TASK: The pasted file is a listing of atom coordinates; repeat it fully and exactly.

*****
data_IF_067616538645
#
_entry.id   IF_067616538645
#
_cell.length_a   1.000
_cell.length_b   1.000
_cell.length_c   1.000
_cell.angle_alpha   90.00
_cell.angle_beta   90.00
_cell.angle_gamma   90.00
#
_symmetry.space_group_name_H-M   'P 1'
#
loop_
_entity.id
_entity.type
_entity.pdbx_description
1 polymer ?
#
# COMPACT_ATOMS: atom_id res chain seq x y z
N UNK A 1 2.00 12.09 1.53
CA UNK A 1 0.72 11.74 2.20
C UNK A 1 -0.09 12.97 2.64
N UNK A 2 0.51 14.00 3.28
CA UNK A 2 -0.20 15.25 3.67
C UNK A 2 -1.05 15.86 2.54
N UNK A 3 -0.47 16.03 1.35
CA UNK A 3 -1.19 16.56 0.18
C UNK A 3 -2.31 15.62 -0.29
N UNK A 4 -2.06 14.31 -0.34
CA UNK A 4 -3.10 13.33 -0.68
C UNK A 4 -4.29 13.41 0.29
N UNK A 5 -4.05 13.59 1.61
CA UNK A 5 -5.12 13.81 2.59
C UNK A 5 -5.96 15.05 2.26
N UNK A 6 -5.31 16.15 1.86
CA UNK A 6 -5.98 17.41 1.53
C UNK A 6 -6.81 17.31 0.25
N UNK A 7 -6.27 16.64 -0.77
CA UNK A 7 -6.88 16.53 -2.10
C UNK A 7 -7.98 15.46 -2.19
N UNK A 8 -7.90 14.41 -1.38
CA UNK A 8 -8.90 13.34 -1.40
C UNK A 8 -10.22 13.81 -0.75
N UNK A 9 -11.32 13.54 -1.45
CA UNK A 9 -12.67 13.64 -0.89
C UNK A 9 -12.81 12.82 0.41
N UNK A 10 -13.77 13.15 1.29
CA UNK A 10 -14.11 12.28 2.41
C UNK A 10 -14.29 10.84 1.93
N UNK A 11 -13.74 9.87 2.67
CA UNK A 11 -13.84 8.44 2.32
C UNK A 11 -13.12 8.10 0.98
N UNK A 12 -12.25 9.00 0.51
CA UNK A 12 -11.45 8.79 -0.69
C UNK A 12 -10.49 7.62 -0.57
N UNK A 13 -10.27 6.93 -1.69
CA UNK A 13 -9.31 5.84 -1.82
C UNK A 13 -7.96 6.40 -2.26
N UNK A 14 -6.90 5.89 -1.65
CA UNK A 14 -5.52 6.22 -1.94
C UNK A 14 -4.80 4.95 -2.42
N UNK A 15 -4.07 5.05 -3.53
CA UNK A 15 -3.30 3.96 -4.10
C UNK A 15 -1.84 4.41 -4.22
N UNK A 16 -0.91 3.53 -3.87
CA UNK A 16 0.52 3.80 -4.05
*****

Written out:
data_IF_067616538645
#
_entry.id   IF_067616538645
#
_cell.length_a   1.000
_cell.length_b   1.000
_cell.length_c   1.000
_cell.angle_alpha   90.00
_cell.angle_beta   90.00
_cell.angle_gamma   90.00
#
_symmetry.space_group_name_H-M   'P 1'
#
loop_
_entity.id
_entity.type
_entity.pdbx_description
1 polymer ?
#
# COMPACT_ATOMS: atom_id res chain seq x y z
N UNK A 1 2.00 12.09 1.53
CA UNK A 1 0.72 11.74 2.20
C UNK A 1 -0.09 12.97 2.64
N UNK A 2 0.51 14.00 3.28
CA UNK A 2 -0.20 15.25 3.67
C UNK A 2 -1.05 15.86 2.54
N UNK A 3 -0.47 16.03 1.35
CA UNK A 3 -1.19 16.56 0.18
C UNK A 3 -2.31 15.62 -0.29
N UNK A 4 -2.06 14.31 -0.34
CA UNK A 4 -3.10 13.33 -0.68
C UNK A 4 -4.29 13.41 0.29
N UNK A 5 -4.05 13.59 1.61
CA UNK A 5 -5.12 13.81 2.59
C UNK A 5 -5.96 15.05 2.26
N UNK A 6 -5.31 16.15 1.86
CA UNK A 6 -5.98 17.41 1.53
C UNK A 6 -6.81 17.31 0.25
N UNK A 7 -6.27 16.64 -0.77
CA UNK A 7 -6.88 16.53 -2.10
C UNK A 7 -7.98 15.46 -2.19
N UNK A 8 -7.90 14.41 -1.38
CA UNK A 8 -8.90 13.34 -1.40
C UNK A 8 -10.22 13.81 -0.75
N UNK A 9 -11.32 13.54 -1.45
CA UNK A 9 -12.67 13.64 -0.89
C UNK A 9 -12.81 12.82 0.41
N UNK A 10 -13.77 13.15 1.29
CA UNK A 10 -14.11 12.28 2.41
C UNK A 10 -14.29 10.84 1.93
N UNK A 11 -13.74 9.87 2.67
CA UNK A 11 -13.84 8.44 2.32
C UNK A 11 -13.12 8.10 0.98
N UNK A 12 -12.25 9.00 0.51
CA UNK A 12 -11.45 8.79 -0.69
C UNK A 12 -10.49 7.62 -0.57
N UNK A 13 -10.27 6.93 -1.69
CA UNK A 13 -9.31 5.84 -1.82
C UNK A 13 -7.96 6.40 -2.26
N UNK A 14 -6.90 5.89 -1.65
CA UNK A 14 -5.52 6.22 -1.94
C UNK A 14 -4.80 4.95 -2.42
N UNK A 15 -4.07 5.05 -3.53
CA UNK A 15 -3.30 3.96 -4.10
C UNK A 15 -1.84 4.41 -4.22
N UNK A 16 -0.91 3.53 -3.87
CA UNK A 16 0.52 3.80 -4.05